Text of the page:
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How to Choose a College for an Aspiring Perfusionist

A perfusionist is a medical professional who supplies life support to the lungs and heart of a patient who is undergoing an operation, which requires that the vital organs be stopped, such as open-heart surgery. Training for this career involves securing either a bachelor's or a master's level degree and appropriate training and accreditation in the field.

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Aspiring perfusionists can find training programs at teaching hospitals and 4-year colleges and universities. Bachelor's and master's degree programs -- as well as training certificates -- are available.

Schools with Perfusionist Programs

These schools offer perfusion training and education that may meet your academic needs.

College/University Location Institution Type Degrees Offered Tuition and Fees (2015-2016)*
University of Iowa Iowa City, IA 4-year, Public Post-baccalaureate certificate $9,693 (in-state), $26,871 (out-of-state)
Milwaukee School of Engineering Milwaukee, WI 4-year, Private Master's $19,764
Long Island University Brooklyn, NY 4-year, Private Master's $1,178 (per credit, 2016-2017)
University of Nebraska Medical Center Omaha, NE 4-year, Public Master's $8,351 (in-state), $22,931 (out-of-state)
Upstate Medical University Syracuse, NY 4-year, Public Bachelor's $ 7,279 (in-state), $17,129 (out-of-state)
Rush University Chicago, IL 4-year, Private Bachelor's, Master's $32, 671 (undergraduate), $32,608 (graduate)
University of Texas Health Science Center Houston, TX 4-year, Public Post-baccalaureate certificate $18,000
Midwestern University Glendale, AZ 2-year, Private Master's $39,868
Vanderbilt University Nashville, TN 4-year, Private Post-baccalaureate certificate $34,000

Sources: *NCES, school websites

School Selection Criteria

Consider the following when choosing a perfusionist training program or school:

  • Look for schools with the appropriate level of accreditation from the American Board of Cardiovascular Perfusion (ABCP).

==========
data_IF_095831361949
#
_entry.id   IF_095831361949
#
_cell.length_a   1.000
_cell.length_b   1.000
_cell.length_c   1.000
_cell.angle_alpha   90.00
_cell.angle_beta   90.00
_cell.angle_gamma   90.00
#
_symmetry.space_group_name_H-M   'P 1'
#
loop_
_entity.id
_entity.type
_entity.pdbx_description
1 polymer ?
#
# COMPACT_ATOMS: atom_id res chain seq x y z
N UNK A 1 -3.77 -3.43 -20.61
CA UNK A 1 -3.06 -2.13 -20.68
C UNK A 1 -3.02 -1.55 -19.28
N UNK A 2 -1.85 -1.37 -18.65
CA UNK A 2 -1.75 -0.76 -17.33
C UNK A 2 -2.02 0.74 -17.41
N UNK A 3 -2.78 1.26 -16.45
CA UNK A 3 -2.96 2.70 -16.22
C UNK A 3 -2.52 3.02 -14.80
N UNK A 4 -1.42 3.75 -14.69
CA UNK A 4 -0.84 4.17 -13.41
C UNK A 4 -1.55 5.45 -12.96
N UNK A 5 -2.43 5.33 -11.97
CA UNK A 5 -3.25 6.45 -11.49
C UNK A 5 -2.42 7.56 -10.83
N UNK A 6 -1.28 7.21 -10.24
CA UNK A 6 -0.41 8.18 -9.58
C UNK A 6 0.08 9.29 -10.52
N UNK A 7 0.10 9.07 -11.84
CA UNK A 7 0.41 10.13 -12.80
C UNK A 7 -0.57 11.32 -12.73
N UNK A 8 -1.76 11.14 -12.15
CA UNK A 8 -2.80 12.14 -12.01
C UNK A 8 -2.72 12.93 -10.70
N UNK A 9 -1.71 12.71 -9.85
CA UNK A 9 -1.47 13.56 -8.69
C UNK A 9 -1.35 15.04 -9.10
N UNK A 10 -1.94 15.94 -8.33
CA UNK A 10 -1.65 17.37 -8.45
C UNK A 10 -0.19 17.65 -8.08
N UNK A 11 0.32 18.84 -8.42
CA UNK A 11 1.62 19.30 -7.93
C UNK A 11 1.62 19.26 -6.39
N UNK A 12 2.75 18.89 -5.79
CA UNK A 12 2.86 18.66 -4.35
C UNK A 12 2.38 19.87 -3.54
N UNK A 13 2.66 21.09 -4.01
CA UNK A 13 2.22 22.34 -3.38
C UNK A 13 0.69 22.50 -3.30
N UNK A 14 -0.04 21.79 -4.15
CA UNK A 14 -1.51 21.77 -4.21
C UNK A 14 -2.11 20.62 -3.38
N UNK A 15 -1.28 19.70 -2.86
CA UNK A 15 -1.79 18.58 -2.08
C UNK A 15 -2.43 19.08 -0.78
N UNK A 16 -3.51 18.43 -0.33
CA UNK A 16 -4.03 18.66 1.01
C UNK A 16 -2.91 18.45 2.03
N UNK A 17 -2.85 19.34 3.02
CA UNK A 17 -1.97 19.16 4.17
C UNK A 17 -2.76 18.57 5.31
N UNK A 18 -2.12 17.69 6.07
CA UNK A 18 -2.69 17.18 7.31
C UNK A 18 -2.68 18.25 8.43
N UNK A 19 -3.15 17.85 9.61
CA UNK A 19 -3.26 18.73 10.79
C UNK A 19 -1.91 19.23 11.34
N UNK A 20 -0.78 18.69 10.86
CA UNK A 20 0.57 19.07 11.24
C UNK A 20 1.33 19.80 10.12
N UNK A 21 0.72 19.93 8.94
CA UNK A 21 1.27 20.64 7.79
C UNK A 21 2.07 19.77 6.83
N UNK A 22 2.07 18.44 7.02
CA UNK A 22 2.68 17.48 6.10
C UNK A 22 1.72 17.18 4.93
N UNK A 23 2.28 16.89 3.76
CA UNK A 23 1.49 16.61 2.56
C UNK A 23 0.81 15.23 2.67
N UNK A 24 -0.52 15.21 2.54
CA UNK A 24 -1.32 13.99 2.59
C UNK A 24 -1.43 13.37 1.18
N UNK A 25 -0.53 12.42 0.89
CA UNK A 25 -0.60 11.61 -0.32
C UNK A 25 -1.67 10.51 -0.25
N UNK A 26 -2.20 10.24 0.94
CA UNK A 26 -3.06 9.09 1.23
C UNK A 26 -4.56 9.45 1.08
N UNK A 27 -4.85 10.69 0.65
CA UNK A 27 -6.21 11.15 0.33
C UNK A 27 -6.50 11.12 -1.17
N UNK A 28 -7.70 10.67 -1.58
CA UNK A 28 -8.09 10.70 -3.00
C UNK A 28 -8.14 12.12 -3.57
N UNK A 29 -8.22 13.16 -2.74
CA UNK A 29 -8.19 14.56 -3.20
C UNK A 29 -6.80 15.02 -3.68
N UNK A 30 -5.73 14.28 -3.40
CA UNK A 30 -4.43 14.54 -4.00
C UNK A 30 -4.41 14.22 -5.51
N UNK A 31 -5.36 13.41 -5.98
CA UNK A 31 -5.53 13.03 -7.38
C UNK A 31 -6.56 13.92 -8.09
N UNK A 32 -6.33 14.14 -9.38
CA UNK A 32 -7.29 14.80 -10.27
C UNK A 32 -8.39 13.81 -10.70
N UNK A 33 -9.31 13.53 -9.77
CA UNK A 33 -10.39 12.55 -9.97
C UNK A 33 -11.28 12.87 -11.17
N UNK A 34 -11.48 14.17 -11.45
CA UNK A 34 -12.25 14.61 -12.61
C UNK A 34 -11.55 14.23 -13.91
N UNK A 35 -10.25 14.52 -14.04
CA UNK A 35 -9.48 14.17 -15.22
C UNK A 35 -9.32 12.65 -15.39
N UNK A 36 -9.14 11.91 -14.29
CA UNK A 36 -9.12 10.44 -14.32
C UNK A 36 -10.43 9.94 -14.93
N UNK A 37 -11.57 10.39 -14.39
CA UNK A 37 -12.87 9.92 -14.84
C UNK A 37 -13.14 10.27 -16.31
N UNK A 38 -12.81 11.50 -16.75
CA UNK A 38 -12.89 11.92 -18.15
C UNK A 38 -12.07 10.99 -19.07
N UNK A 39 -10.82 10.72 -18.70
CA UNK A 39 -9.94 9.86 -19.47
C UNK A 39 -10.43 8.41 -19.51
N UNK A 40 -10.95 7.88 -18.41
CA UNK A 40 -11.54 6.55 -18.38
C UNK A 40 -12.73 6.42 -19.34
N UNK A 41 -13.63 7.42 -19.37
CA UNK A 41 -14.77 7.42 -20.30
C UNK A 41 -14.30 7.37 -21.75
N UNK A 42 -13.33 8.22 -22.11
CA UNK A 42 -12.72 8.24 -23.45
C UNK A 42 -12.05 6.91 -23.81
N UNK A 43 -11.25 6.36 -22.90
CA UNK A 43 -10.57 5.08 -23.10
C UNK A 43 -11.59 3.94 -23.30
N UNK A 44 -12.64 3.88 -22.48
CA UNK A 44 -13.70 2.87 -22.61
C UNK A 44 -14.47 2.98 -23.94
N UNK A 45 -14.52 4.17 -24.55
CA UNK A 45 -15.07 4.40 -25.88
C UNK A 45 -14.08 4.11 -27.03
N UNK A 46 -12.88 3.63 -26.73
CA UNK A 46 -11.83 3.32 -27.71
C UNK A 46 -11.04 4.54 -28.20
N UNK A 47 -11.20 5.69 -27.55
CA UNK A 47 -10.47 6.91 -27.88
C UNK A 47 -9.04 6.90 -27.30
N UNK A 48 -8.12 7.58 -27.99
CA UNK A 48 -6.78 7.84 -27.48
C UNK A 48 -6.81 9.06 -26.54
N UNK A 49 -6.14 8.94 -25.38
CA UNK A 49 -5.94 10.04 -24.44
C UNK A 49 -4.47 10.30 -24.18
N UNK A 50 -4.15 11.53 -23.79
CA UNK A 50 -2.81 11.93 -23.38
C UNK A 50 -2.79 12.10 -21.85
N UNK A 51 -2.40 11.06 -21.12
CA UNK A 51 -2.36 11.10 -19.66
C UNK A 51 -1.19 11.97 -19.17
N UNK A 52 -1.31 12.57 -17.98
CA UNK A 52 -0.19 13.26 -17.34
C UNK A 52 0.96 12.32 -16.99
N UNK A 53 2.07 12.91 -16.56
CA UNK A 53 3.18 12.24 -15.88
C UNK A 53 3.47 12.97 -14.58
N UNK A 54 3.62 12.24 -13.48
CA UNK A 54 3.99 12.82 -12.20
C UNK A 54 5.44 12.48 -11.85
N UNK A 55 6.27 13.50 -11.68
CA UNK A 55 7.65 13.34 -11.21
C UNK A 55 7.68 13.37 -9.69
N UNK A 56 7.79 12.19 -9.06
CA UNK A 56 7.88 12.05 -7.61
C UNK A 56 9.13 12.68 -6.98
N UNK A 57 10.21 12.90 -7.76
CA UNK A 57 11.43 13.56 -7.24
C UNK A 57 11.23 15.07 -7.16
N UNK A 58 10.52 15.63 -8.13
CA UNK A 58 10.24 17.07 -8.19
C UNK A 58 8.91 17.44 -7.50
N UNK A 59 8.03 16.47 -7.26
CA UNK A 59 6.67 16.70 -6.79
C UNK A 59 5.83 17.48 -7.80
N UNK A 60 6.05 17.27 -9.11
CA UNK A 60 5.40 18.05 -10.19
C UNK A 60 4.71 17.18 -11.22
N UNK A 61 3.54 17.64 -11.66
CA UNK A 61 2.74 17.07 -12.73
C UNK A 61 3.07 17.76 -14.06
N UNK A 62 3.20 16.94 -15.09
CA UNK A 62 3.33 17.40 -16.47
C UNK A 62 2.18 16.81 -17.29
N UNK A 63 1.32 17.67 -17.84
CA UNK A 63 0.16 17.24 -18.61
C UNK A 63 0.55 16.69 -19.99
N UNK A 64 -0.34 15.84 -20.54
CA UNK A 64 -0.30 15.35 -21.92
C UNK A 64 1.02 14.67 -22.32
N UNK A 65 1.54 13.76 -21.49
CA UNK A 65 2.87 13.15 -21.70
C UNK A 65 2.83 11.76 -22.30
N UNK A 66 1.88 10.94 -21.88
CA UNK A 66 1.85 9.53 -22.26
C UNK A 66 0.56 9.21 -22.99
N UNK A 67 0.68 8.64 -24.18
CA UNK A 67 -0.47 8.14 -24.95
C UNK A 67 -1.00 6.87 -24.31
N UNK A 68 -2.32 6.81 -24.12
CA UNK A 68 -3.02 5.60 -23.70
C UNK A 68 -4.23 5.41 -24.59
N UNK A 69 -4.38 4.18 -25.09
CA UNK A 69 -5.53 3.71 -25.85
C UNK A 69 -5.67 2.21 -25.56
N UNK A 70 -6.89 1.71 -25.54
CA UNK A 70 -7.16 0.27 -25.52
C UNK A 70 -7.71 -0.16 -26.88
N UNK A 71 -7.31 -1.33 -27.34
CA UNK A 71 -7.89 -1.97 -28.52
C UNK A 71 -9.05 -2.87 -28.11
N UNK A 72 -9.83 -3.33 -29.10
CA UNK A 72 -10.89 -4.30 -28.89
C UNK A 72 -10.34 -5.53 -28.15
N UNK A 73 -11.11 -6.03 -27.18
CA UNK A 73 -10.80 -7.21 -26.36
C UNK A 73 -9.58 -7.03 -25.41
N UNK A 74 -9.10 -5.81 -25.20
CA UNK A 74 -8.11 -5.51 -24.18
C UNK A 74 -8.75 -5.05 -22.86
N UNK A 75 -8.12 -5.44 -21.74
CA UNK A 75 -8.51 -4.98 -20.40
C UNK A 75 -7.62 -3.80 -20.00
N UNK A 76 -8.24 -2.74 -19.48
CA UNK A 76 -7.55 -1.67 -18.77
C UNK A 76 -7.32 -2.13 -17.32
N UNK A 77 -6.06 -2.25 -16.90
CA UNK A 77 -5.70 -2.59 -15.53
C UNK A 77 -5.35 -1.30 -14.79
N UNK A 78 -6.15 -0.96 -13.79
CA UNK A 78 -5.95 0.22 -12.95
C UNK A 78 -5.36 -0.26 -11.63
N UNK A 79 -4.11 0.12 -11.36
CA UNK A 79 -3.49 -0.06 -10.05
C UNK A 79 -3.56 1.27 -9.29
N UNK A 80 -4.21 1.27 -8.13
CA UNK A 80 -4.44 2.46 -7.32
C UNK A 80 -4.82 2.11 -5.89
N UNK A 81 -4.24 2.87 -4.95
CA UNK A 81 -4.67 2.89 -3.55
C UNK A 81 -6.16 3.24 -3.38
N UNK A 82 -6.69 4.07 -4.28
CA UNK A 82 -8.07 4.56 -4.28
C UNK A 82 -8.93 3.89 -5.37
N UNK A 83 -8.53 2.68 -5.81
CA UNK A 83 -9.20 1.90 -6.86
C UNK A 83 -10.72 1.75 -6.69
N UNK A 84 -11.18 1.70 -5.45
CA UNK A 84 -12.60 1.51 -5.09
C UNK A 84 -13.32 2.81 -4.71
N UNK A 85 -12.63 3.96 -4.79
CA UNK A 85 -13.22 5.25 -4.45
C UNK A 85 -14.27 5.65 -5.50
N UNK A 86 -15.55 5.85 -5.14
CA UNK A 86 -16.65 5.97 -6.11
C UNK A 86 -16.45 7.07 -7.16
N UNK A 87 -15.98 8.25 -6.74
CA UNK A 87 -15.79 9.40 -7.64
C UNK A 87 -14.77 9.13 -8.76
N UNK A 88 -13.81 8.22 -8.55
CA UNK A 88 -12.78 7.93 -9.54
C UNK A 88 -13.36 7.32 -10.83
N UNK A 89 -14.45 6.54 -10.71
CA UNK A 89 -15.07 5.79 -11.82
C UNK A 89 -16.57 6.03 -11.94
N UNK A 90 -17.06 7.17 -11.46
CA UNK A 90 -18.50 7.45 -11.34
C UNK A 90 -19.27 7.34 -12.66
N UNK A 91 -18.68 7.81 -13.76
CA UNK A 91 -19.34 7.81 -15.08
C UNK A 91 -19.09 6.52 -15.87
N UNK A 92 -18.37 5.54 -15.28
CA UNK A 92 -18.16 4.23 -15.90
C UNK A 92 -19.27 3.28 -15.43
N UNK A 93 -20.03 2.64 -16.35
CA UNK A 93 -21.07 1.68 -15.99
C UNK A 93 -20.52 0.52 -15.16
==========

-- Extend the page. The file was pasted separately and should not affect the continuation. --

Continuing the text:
• Assess the practical training available.
  • Evaluate the job placement assistance opportunities as some programs may support professional connections through organizations like the American Society for Extra-Corporeal Technology.
  • You may also want to give extra attention to schools with higher job-placement rates.

Bachelor's Degree in Perfusion

A bachelor's degree in perfusion is a rare academic program offered through select 4-year schools. Clinical experiences train students in the appropriate measures used to calibrate and operate perfusion equipment. Students may also be required to complete a research project. Accredited programs will allow students to sit for the ABCP certification examination and coursework may include:

Master's Degree in Perfusion

A master's degree in perfusion typically requires the completion of a science-based bachelor's degree and prerequisites dictated by the individual schools. The program may include a final project or thesis as well as clinical practicums and training in research methods.

Individuals interested in a healthcare career involving treatment of the lungs and heart may seek training as a perfusionist at the bachelor's and/or master's level. Research and hands-on clinical training are often incorporated into the curriculum.

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